Although the Family and Medical Leave Act (FMLA) and other leave laws are increasingly being integrated into corporate processes, ongoing legal and regulatory changes continue to present challenges for employers, according to the 2013 Employer Leave Management Survey released by the nonprofit Disability Management Employer Coalition (DMEC).
Survey respondents represented U.S. organizations of all sizes, from a broad range of industries. Key results include:
- Almost half of employers find that training supervisors in leave processes is extremely difficult.
- More than half of respondents described the relationship between HR/benefits and risk management functions as successful or positive.
- More than half of the organizations use internal legal resources to ensure compliance with leave laws.
- 68 percent of employers centralize leave management.
- 90 percent of respondents indicated that HR is involved in tracking and managing leave.
- Leave outsourcing has increased by 16 percent over 2012, with 34 percent of employers outsourcing FMLA leaves.
- 5 percent of employers outsource Americans with Disabilities Act accommodation leaves.
- Businesses with 500 to 999 employees are most likely to use externally developed leave tracking systems but run them internally.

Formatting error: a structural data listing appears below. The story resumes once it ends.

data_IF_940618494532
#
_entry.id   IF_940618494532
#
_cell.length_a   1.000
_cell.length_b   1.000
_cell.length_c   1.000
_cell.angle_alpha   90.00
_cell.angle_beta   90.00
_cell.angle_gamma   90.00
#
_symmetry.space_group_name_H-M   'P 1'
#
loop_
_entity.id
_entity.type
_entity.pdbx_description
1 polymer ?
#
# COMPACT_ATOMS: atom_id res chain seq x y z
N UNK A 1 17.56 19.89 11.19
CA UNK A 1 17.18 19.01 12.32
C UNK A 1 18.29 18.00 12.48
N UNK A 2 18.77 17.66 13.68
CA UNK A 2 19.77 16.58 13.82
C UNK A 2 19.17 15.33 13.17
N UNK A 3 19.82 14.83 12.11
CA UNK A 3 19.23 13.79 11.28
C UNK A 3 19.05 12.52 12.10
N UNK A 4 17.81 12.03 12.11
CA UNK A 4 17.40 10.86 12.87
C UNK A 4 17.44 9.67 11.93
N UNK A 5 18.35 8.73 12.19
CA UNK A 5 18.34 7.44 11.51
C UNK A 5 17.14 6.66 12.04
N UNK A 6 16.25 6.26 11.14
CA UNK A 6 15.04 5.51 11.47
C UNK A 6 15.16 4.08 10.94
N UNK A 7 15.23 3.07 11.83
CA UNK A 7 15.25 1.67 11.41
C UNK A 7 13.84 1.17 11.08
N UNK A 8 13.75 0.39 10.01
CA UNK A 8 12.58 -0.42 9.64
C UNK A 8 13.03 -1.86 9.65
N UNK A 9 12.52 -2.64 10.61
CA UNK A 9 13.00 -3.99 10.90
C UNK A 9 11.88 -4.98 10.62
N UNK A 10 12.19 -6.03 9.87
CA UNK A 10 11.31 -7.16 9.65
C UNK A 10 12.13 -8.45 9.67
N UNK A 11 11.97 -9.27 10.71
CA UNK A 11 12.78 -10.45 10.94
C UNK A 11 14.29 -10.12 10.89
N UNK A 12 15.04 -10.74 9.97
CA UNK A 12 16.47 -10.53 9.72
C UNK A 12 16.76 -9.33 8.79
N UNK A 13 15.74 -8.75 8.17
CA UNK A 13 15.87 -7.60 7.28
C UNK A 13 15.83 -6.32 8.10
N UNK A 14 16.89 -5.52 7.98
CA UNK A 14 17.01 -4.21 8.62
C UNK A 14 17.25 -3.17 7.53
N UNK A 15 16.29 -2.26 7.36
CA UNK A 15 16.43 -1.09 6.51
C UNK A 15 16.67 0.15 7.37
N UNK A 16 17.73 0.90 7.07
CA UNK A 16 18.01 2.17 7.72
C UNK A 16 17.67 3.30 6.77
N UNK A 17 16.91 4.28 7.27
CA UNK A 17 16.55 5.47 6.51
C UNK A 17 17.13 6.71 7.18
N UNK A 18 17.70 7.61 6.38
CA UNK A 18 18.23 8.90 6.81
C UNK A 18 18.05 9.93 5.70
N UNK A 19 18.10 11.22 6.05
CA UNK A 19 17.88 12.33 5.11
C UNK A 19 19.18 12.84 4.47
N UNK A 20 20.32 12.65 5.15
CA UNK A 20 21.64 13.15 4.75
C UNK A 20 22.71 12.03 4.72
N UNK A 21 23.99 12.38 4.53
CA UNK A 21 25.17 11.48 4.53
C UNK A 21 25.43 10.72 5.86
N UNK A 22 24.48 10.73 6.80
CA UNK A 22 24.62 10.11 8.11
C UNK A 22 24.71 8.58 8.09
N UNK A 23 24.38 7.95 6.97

“Employers of all sizes and in all industries have a good grasp on the laws and regulations regarding leave and are more effectively integrating mandated leave into their business processes,” said DMEC Executive Director Terri L. Rhodes , in an e-mail to SHRM Online. “As the FMLA turned 20 years old in 2013, effective and compliant leave administration has become a necessity for many employers who want to maintain a competitive advantage, and it represents a source of revenue growth for their vendor partners. Even greater commitment and coordination will be necessary as same-sex marriage and other laws continue to evolve and impact employer leave policies.”
In particular, new rights for same-sex spouses, arising from the Supreme Court’s 2013 decision United States v. Windsor—which invalidated key portions of the federal Defense of Marriage Act (DOMA)—are driving changes in corporate leave practices, the DMEC found. Employers must now allow workers who live in states that recognize same-sex marriage to take FMLA leave to care for a same-sex spouse who has a serious health condition or to fulfill obligations such as child care and related activities arising from a spouse being called to active duty. Conversely, in states that do not recognize same-sex marriages, these benefits do not have to be provided.
Although FMLA rights are extended to employees based on whether their state of residence legally recognizes same-sex marriage and not on the law of the state they work in, the U.S. Department of Labor (DOL) announced that in 2014 its Wage and Hour Division would issue a proposal to revise the FMLA definition of “spouse.” One possibility is that the DOL will implement a "place of celebration" rule, so that FMLA leave will no longer be based on an employee's state of residence but be determined by whether the same-sex marriage was valid where performed.
Stephen Miller, CEBS, is an online editor/manager for SHRM.
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